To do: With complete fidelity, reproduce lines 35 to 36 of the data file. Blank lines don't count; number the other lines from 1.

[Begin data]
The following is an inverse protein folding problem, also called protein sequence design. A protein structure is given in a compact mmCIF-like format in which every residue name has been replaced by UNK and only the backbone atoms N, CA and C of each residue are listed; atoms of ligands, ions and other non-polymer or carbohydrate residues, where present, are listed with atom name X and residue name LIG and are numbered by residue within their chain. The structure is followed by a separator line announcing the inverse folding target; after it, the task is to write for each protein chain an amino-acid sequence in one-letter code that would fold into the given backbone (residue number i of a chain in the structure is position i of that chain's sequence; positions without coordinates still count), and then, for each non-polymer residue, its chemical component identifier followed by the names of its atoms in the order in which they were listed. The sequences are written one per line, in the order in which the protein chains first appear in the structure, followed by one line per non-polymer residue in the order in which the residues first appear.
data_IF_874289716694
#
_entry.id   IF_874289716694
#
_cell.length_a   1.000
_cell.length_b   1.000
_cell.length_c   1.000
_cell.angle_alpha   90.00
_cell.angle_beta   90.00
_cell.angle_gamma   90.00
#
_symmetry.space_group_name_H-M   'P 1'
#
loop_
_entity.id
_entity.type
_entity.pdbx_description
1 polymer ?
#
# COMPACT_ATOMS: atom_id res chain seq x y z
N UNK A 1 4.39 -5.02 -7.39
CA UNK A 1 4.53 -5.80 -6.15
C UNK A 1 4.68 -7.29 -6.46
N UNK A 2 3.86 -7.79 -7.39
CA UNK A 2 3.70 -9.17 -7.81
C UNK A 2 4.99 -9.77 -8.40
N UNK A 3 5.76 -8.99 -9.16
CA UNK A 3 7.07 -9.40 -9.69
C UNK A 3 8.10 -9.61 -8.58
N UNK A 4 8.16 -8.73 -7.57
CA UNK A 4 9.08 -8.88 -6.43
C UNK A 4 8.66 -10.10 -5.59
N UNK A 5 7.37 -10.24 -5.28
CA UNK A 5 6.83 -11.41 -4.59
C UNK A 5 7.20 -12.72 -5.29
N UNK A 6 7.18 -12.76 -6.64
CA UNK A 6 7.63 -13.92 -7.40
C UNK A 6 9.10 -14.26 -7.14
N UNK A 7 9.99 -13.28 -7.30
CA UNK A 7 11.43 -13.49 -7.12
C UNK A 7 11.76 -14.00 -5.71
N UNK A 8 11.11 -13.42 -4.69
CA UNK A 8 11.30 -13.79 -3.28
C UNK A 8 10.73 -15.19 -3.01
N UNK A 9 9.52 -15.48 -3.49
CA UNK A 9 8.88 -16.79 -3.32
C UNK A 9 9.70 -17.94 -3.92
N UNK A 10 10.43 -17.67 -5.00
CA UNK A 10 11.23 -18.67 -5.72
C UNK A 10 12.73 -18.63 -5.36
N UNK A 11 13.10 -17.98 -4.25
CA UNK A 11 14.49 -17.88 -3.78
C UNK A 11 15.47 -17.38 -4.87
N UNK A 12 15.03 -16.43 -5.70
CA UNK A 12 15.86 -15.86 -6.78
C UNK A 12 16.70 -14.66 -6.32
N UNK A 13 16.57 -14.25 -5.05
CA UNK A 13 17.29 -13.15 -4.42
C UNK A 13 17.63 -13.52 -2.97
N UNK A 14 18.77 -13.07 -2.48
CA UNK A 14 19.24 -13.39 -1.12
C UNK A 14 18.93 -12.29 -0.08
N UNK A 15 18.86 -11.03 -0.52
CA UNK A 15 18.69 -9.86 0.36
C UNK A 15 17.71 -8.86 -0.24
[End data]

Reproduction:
CA UNK A 5 6.83 -11.41 -4.59
C UNK A 5 7.20 -12.72 -5.29